Nurses and degrees - big mistake
Several years ago I gave a presentation to the Royal College of Nursing. One of the main points of my talk was that the main role of nurses was caring for the patient and helping them get better, and that that by sticking to this, nurses would be guaranteed to keep a valued place in society, whereas if they pursued degrees in a misguided attempt to become somehow more 'professional', and effectively cheap doctors, they would both lose the esteem in which the public held them, and also jeopardise their future in a world where AI could already outperform average doctors in diagnosis, and where robots were already starting to do the highest precision surgery.
The years since have proved me totally right. Many nurses have pursued degrees and the media's attitudes to nurses has deteriorated badly. We often read now how uncaring nurses can be, how lazy they can be, how incompetent and so on. They always made mistakes, but we used to overlook them because they cared. Now the media says they are too posh to care, we don't like them any more. The same people still apply for jobs as nurses, and education has never equated to intelligence, so many of the basic errors still happen. Whereas once a nurse learned on the job and had their mental ability focused on the actual requirements of the job, they now have a more generic medical education that is more academic and less practical, and therefore much more suited to a doctor rather than a nurse.
Medical treatments require that we understand the basic science, can design good equipment and drugs, know how to use them effectively, and can do so in practice, but it is a dangerous fallacy that this knowledge is needed by practitioners at every stage of the care delivery chain. We already have specialist scientists, pharmacists, consultants, registrars and junior doctors. What we also need is someone to make sure that at the point of delivery, the human needs of the patient are taken care of fully, both physically and emotionally. Science shows clearly that people get better faster when they are properly cared for, and the emotional support once offered by nurses was a demonstrably important part of that. Happy patients get better quicker.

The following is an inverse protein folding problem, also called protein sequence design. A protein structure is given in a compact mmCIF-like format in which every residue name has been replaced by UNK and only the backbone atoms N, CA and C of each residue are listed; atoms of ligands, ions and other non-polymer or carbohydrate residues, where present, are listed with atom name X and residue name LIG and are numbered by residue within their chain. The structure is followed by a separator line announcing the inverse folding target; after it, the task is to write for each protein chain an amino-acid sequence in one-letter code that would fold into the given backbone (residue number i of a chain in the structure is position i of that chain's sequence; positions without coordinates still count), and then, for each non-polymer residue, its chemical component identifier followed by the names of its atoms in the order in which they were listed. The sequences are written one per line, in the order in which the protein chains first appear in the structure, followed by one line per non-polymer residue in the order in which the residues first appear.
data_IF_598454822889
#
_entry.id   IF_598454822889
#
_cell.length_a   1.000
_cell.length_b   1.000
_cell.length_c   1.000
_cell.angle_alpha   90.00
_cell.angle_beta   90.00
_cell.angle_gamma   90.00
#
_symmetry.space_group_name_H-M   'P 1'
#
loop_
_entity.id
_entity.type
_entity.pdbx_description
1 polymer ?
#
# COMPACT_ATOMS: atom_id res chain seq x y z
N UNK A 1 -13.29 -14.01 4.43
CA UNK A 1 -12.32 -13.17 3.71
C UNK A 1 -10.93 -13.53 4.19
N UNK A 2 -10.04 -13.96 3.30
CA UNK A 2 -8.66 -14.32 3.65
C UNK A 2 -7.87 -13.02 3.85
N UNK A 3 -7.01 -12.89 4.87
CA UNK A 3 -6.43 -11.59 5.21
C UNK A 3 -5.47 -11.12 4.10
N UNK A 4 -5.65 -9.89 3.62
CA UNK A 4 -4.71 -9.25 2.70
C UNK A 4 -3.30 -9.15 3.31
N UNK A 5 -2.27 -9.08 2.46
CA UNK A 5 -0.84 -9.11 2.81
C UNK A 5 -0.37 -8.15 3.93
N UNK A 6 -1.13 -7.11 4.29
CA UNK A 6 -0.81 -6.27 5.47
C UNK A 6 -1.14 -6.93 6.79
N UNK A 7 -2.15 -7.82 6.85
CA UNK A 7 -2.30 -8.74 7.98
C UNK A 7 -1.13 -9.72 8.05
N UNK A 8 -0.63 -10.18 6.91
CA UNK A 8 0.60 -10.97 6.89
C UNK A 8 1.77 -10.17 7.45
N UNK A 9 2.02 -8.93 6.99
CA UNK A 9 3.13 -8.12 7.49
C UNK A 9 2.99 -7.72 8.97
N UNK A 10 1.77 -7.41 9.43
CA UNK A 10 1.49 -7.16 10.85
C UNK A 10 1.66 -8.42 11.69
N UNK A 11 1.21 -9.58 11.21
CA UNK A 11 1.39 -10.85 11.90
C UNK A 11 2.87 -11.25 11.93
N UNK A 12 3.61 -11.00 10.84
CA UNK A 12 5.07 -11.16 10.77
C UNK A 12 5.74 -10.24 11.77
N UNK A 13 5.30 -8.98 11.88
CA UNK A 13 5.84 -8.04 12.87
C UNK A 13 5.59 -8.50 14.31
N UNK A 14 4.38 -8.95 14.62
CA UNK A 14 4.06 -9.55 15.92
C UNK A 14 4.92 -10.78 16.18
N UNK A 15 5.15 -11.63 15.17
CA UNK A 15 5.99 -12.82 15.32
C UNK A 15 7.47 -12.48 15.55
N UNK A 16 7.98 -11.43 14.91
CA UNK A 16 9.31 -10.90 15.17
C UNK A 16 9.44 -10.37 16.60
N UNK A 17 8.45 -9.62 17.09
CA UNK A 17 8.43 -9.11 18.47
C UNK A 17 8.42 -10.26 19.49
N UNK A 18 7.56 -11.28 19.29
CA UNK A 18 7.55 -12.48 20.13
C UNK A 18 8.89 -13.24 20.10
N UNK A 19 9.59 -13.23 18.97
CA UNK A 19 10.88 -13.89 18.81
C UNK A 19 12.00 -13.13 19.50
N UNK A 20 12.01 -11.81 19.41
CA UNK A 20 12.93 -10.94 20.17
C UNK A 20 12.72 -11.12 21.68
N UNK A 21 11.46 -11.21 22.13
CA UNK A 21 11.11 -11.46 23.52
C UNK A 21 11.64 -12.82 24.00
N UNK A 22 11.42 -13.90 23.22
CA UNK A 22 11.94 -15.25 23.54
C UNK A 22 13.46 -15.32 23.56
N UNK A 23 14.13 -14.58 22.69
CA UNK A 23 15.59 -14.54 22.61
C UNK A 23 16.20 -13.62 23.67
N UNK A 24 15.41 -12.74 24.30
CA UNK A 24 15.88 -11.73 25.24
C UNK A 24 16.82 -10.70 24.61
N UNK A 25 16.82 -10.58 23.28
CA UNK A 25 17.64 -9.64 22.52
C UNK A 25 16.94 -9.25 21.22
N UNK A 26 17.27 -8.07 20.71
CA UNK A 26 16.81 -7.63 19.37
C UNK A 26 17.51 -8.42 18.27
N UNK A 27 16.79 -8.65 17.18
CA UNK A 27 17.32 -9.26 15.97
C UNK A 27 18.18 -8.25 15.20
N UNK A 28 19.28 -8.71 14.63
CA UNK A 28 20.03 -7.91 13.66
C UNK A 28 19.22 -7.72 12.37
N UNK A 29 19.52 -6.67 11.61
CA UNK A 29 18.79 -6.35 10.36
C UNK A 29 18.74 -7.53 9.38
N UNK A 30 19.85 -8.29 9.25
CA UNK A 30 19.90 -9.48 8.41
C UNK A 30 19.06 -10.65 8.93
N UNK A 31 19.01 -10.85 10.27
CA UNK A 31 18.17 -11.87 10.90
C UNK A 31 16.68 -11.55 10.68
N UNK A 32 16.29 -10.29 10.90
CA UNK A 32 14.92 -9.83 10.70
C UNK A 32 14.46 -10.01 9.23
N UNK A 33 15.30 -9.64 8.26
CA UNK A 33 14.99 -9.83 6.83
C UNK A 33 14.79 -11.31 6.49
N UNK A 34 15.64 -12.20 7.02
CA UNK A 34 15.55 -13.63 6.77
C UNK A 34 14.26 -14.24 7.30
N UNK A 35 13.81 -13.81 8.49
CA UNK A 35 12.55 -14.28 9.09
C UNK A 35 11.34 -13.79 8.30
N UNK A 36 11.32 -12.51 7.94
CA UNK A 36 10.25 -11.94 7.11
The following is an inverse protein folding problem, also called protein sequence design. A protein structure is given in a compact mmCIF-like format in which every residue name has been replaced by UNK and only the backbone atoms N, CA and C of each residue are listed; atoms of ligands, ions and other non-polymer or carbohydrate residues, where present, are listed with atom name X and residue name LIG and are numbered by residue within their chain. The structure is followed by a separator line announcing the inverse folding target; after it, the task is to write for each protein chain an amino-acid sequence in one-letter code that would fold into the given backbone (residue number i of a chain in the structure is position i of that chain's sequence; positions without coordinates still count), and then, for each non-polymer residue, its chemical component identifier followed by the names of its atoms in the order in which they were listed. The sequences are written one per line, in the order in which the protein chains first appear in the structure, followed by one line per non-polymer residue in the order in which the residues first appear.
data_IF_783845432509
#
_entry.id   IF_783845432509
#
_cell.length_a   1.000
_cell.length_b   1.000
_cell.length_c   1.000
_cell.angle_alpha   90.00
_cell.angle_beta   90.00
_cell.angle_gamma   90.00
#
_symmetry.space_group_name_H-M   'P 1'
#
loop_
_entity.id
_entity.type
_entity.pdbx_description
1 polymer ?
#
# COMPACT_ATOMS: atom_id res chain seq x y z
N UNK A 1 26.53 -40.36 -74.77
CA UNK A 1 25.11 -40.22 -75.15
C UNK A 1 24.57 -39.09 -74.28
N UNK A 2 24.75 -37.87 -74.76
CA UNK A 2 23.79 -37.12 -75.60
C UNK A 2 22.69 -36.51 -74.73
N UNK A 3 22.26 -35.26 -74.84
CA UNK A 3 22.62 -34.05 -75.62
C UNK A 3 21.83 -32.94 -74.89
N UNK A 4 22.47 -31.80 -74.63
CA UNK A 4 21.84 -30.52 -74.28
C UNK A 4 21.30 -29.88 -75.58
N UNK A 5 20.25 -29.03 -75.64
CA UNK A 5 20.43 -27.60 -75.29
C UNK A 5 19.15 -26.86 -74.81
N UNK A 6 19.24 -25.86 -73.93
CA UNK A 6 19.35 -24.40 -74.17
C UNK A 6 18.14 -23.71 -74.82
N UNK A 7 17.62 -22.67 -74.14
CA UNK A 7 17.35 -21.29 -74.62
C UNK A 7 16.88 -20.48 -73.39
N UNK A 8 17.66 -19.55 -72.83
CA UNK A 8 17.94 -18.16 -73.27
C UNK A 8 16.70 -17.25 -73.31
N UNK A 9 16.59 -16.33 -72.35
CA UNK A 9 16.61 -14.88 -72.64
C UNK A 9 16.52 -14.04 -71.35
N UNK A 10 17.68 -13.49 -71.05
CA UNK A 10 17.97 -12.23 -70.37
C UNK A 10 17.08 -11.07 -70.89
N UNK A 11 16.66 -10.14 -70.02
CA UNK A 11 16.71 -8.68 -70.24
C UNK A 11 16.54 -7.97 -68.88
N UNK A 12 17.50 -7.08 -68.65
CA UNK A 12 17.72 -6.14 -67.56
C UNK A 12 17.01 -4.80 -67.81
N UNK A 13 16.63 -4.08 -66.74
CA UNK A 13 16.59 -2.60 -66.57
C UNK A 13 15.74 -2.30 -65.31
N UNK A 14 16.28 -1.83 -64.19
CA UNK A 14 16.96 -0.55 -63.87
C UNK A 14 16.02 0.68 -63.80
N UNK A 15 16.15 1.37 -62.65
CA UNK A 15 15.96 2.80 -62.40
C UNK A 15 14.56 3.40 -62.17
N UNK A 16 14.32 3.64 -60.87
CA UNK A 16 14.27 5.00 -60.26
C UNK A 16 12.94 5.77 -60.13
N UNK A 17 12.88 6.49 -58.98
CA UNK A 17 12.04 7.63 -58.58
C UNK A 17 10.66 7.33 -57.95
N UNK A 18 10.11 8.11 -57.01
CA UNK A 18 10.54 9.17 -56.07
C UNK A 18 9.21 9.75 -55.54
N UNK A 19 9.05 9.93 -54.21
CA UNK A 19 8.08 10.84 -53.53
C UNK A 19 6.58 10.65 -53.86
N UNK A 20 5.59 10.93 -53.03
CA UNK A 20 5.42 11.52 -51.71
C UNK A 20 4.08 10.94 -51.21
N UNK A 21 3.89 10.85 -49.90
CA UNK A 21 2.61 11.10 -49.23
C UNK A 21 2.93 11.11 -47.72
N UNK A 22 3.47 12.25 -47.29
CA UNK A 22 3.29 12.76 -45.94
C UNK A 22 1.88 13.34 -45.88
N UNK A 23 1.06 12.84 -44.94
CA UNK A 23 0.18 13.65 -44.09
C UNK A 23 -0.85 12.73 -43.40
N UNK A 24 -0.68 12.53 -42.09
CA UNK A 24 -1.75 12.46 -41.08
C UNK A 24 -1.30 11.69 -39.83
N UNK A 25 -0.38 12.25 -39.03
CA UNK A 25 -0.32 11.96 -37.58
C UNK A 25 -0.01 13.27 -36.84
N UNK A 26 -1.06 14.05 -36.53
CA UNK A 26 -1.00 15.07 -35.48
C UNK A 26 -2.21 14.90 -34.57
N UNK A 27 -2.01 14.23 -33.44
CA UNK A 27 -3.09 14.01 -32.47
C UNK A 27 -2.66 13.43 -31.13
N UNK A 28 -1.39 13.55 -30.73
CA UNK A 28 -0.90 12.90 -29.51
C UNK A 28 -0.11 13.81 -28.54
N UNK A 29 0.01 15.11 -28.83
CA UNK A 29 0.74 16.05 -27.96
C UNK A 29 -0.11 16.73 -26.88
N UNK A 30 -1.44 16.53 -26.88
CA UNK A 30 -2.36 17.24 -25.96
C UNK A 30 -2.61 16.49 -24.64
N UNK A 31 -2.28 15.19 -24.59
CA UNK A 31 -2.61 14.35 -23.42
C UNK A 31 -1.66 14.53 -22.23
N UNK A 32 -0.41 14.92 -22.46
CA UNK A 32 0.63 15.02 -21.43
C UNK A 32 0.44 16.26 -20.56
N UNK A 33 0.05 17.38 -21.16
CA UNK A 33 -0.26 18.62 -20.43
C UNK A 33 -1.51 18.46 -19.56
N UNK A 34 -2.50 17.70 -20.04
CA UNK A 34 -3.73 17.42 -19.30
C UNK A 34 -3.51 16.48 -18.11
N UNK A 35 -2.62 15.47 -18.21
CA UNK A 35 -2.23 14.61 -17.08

So we need the traditional nursing function, because it is an important and cost effective part of the treatment process. If, as seems to be the trend, nurses are becoming too posh to care, then we will need to reinvent a new job that fills that role. Nurses are being converted into cheap assistant deputy junior doctors, but will compete for a useful role with cheap PCs and robots. Let's get them out of the way and let some carers take over. We need them, and R2D2 can do the other bits cheaper and better anyway.